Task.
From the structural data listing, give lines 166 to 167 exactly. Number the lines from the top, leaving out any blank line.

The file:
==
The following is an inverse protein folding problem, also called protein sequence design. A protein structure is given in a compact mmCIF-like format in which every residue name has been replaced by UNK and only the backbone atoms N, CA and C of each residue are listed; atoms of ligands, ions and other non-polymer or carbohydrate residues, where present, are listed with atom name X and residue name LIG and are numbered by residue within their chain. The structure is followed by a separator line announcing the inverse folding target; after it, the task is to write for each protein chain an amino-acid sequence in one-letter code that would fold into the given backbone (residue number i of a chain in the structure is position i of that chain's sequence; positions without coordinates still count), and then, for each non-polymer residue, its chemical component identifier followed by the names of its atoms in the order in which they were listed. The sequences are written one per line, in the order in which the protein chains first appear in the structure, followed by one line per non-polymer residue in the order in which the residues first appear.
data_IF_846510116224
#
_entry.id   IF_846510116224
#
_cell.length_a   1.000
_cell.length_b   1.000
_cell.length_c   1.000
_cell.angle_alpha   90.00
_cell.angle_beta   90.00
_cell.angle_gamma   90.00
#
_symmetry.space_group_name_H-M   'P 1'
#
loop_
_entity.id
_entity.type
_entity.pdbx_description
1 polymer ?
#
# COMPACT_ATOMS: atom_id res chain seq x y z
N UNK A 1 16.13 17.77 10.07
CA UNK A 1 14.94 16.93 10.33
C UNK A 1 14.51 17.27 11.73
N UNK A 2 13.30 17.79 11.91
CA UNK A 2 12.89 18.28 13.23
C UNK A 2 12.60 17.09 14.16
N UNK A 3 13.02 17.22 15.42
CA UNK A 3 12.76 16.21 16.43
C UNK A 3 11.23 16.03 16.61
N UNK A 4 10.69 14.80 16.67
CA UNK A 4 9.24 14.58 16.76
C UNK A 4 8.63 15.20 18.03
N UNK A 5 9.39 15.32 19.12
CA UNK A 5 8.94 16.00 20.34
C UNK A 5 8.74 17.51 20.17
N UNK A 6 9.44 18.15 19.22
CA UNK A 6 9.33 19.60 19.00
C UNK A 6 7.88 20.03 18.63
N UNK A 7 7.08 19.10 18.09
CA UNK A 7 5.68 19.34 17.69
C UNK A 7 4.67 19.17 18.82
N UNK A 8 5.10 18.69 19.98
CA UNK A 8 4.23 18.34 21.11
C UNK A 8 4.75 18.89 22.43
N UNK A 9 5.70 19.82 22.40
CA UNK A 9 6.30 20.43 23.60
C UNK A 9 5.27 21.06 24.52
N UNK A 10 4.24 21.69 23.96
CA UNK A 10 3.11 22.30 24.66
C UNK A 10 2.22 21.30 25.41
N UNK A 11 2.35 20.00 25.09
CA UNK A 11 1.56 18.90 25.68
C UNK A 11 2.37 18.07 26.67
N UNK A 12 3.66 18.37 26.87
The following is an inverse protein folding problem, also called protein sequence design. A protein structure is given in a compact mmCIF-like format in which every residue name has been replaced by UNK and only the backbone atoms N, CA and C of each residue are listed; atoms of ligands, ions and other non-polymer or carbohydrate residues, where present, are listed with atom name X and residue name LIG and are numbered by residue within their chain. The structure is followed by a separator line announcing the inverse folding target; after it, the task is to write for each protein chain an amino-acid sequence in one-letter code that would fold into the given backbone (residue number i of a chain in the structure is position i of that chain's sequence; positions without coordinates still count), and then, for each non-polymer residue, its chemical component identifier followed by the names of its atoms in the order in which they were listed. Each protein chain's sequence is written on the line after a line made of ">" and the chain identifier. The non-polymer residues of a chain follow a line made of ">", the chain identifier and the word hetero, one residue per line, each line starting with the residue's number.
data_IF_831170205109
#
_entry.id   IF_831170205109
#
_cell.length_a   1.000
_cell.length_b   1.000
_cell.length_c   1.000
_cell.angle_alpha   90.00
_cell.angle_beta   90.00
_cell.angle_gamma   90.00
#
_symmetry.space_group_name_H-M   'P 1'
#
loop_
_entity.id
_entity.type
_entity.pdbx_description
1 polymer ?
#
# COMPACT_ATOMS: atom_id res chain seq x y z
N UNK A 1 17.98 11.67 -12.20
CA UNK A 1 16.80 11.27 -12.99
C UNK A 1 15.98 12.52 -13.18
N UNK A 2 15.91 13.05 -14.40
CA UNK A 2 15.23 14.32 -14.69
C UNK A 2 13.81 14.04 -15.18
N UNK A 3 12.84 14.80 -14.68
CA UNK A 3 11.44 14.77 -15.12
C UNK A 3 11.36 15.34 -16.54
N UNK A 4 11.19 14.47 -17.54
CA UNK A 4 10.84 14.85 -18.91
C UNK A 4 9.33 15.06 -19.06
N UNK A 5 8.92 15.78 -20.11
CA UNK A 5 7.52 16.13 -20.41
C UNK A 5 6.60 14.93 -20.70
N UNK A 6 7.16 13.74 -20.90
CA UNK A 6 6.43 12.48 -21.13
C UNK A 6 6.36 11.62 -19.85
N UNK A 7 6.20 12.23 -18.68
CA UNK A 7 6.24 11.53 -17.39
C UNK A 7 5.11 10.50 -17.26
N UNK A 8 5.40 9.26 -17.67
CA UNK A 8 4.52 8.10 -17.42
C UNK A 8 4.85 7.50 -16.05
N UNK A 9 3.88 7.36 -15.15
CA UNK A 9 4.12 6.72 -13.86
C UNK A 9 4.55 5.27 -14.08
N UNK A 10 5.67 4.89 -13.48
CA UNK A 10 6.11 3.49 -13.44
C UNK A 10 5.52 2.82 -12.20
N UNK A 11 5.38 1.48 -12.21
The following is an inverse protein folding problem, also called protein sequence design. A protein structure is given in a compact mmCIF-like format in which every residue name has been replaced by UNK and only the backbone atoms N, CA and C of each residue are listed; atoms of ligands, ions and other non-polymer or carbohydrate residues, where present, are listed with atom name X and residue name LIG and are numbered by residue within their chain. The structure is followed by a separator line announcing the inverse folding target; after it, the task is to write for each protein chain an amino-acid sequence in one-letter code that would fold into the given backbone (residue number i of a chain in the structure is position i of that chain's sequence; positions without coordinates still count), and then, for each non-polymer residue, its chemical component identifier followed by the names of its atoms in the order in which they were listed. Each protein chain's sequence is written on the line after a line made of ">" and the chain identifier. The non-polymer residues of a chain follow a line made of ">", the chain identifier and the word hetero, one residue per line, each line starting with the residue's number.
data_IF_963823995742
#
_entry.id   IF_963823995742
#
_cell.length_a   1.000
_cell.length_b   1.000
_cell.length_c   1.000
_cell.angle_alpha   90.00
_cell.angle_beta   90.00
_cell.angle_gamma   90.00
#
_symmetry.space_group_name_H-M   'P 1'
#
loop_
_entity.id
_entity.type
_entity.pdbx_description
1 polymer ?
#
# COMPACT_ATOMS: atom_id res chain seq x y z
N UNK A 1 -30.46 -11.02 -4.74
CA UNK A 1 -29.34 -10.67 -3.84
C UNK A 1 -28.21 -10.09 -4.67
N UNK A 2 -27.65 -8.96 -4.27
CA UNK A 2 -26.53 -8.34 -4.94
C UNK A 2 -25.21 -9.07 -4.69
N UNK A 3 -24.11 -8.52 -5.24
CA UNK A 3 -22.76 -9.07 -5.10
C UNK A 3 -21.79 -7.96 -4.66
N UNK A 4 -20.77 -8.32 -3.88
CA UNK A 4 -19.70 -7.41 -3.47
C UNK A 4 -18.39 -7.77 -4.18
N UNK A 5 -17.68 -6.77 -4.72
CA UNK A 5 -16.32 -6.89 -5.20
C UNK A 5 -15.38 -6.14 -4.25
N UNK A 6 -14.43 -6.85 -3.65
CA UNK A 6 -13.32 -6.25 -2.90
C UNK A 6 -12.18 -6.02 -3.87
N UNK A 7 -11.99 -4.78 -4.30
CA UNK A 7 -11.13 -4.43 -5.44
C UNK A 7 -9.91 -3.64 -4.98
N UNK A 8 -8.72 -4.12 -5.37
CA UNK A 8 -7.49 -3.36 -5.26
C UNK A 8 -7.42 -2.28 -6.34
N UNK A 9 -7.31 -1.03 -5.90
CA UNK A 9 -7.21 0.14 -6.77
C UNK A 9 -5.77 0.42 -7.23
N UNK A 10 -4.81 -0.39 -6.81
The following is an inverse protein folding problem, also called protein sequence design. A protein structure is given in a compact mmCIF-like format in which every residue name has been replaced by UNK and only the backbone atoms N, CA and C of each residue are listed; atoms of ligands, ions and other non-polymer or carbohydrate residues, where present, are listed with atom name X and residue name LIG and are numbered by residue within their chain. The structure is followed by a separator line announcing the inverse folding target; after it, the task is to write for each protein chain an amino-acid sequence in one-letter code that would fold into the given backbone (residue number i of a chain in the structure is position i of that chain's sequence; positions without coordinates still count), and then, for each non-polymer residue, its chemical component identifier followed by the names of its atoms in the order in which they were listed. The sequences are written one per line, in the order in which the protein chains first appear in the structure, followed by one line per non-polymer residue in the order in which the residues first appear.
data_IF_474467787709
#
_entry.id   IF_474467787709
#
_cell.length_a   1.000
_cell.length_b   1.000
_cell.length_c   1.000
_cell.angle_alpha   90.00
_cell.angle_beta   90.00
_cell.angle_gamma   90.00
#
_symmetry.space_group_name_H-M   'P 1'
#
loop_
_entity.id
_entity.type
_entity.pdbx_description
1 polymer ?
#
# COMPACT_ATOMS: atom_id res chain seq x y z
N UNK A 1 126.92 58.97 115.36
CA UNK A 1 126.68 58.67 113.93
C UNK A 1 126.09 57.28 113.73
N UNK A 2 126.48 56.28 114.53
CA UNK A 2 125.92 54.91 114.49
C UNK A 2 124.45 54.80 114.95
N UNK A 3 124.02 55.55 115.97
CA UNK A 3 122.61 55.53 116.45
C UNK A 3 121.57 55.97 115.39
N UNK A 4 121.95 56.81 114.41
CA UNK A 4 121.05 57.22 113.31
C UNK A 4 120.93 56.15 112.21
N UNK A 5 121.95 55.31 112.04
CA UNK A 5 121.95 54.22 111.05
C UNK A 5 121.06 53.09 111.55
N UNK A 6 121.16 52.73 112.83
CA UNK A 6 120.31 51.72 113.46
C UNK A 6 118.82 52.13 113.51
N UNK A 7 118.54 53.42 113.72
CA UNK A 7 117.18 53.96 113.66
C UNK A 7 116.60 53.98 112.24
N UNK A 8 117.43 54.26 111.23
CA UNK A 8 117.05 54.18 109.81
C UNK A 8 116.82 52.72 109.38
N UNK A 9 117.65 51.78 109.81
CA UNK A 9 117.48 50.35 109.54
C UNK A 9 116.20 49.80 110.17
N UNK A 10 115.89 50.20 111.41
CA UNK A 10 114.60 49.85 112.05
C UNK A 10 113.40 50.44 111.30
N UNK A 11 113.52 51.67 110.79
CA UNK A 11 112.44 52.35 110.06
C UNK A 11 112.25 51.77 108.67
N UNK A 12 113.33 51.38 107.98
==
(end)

_cell.angle_beta   90.00
_cell.angle_gamma   90.00